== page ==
Outbred albino NMRI male mice encountering a brother in adulthood, after a long period of separation, show an opioid-dependent increase in pain threshold. Unrelated and unfamiliar males show no similar changes in pain sensitivity. This study investigates which kind of stimuli from the partner may be responsible for such a modification at the neural level. The tail- flick test is used as a measure of pain sensitivity. Exposure to the scent of the brother's home cage, as well as exposure to visual, olfactory and auditory stimuli and partial physical contact with the related male, are not sufficient to induce changes in nociception. Physical affiliative contact between males is higher in sib than in nonsib pairs, and a positive correlation exists in sib pairs between huddling behavior and pain sensitivity at the end of a 2-h social session. Siblings injected with naloxone, an opioid receptor blocker, show a decrease in social behaviors involving physical contact. These results suggest that physical affiliative contact between sibling mice may be responsible for the enhancement of nociceptive threshold.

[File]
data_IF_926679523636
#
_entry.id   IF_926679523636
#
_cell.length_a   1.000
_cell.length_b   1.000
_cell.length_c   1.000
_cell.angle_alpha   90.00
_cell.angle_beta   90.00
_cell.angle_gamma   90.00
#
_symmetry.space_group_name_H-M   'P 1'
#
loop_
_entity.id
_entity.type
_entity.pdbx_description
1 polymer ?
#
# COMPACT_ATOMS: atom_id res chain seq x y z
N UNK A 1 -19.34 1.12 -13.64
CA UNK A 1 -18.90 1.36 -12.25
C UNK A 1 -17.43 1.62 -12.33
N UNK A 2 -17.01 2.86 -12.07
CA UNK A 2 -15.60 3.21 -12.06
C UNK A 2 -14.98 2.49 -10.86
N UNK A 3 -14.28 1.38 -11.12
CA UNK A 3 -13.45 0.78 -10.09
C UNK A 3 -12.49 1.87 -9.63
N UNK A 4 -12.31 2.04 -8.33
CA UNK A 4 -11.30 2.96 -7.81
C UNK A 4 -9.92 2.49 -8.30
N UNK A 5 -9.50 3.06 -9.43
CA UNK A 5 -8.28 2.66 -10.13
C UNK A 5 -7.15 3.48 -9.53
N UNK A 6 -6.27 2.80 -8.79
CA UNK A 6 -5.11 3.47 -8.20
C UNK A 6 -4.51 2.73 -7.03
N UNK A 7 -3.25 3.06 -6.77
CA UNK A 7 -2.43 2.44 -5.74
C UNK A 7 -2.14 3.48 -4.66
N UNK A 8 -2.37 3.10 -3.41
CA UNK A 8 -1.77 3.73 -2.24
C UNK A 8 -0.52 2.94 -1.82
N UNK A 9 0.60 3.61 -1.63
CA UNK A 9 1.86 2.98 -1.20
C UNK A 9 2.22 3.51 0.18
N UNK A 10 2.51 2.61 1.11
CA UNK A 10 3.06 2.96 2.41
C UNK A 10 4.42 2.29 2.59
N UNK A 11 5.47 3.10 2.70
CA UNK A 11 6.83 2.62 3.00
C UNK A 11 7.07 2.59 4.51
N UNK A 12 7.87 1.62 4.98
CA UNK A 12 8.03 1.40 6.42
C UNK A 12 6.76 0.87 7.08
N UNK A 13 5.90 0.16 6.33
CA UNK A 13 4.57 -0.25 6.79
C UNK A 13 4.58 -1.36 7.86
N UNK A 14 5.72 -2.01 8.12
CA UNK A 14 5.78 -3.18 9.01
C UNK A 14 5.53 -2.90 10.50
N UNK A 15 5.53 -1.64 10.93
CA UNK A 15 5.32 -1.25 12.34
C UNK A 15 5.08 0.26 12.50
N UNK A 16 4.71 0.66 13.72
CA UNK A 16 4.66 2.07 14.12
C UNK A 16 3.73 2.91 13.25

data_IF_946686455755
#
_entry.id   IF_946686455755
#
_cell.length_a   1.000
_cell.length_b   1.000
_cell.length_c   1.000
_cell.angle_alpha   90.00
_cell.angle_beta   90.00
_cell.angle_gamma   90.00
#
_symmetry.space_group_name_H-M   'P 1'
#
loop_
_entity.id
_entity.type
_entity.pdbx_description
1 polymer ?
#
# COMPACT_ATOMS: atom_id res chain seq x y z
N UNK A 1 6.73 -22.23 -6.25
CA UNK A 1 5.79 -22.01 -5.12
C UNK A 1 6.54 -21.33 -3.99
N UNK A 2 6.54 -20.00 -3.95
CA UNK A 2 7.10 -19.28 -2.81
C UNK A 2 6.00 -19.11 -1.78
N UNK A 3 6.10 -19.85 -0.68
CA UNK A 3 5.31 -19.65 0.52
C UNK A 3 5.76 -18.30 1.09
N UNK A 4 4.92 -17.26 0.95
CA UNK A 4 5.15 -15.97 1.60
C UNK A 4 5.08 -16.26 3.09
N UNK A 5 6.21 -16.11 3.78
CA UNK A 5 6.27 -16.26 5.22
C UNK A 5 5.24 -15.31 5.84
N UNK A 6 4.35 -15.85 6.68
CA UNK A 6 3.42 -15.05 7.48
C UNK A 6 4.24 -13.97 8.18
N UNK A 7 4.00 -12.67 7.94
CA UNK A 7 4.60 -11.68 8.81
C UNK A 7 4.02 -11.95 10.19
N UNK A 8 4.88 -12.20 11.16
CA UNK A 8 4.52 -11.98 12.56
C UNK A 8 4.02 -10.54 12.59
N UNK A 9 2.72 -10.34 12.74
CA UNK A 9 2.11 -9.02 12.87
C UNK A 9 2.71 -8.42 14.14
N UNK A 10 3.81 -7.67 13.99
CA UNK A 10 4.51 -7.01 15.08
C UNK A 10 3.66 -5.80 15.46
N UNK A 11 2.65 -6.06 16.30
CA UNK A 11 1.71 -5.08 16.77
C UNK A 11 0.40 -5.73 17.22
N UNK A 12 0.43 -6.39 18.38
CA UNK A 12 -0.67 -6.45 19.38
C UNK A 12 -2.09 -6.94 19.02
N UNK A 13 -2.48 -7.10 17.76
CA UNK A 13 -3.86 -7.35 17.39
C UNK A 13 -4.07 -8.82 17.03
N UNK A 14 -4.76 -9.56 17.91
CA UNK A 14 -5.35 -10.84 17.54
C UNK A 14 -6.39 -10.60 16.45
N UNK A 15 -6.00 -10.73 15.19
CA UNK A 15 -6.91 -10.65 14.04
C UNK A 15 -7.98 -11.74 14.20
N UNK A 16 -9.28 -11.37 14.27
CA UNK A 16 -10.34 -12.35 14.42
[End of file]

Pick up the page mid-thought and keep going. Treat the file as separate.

ASJC Scopus subject areas
- Behavioral Neuroscience
- Cognitive Neuroscience
- Experimental and Cognitive Psychology